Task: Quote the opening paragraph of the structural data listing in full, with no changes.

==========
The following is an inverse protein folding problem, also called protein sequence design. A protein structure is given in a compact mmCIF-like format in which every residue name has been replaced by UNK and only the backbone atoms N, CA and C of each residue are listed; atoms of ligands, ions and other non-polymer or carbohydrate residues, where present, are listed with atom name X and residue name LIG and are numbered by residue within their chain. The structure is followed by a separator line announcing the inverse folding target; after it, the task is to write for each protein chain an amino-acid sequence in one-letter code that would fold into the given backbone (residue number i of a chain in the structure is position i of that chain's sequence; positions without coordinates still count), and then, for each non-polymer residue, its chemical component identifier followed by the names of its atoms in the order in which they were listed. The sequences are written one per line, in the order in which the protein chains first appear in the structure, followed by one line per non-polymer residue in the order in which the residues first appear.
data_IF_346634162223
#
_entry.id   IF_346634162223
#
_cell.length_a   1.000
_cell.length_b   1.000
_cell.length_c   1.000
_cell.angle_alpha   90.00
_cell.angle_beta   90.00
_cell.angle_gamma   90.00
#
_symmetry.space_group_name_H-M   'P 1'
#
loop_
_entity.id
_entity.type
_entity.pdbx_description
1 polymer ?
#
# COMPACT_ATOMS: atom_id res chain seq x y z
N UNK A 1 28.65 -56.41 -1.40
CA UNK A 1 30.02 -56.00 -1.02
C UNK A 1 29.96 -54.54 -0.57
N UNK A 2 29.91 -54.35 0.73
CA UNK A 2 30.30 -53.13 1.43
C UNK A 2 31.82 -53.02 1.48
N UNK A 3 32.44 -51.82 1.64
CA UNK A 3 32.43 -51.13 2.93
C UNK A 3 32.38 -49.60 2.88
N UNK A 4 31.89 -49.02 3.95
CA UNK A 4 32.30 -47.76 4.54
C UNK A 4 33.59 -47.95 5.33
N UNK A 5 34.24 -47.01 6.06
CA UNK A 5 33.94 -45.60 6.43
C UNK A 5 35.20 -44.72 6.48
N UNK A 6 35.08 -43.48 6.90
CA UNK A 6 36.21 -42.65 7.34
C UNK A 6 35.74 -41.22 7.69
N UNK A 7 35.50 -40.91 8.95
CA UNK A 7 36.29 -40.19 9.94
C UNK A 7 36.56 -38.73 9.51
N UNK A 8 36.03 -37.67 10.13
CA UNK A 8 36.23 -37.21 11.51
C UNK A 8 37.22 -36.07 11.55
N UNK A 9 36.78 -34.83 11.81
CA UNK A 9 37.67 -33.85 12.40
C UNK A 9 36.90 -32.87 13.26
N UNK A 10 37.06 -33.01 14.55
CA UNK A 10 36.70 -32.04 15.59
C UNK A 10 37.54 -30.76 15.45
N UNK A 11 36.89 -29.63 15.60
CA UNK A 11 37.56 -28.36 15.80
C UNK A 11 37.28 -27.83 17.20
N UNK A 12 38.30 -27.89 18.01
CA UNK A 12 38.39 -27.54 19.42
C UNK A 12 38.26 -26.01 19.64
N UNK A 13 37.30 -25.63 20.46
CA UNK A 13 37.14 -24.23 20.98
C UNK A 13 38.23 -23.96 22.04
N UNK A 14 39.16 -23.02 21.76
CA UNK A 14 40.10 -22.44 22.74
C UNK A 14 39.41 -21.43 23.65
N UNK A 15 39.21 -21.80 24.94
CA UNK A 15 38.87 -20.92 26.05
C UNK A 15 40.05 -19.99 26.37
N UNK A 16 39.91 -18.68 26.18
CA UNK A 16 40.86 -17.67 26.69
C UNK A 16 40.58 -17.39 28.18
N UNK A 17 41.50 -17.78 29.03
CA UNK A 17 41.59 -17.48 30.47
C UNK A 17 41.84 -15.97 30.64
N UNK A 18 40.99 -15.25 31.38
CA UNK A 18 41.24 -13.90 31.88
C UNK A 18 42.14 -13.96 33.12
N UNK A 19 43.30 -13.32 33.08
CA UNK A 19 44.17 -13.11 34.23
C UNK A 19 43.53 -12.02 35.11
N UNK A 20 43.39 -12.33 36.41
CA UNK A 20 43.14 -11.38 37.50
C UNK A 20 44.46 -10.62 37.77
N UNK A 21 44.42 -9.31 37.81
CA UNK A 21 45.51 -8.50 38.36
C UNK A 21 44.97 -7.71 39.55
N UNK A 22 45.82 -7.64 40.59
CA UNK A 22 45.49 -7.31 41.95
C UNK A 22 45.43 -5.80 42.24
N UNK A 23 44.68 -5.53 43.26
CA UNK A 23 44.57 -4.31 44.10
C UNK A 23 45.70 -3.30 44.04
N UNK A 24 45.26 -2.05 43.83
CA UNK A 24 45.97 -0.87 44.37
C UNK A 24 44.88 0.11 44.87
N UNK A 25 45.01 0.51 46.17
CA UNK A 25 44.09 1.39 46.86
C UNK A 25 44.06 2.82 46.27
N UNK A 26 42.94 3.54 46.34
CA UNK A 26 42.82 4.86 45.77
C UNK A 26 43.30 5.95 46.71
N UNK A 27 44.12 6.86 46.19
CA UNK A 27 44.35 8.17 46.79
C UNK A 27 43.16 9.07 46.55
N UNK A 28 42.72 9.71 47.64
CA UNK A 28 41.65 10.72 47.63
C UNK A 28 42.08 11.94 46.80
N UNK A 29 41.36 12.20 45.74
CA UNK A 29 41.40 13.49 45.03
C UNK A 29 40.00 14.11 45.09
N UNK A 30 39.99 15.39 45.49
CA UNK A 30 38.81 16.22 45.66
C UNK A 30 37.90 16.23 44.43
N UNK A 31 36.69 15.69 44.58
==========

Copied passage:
The following is an inverse protein folding problem, also called protein sequence design. A protein structure is given in a compact mmCIF-like format in which every residue name has been replaced by UNK and only the backbone atoms N, CA and C of each residue are listed; atoms of ligands, ions and other non-polymer or carbohydrate residues, where present, are listed with atom name X and residue name LIG and are numbered by residue within their chain. The structure is followed by a separator line announcing the inverse folding target; after it, the task is to write for each protein chain an amino-acid sequence in one-letter code that would fold into the given backbone (residue number i of a chain in the structure is position i of that chain's sequence; positions without coordinates still count), and then, for each non-polymer residue, its chemical component identifier followed by the names of its atoms in the order in which they were listed. The sequences are written one per line, in the order in which the protein chains first appear in the structure, followed by one line per non-polymer residue in the order in which the residues first appear.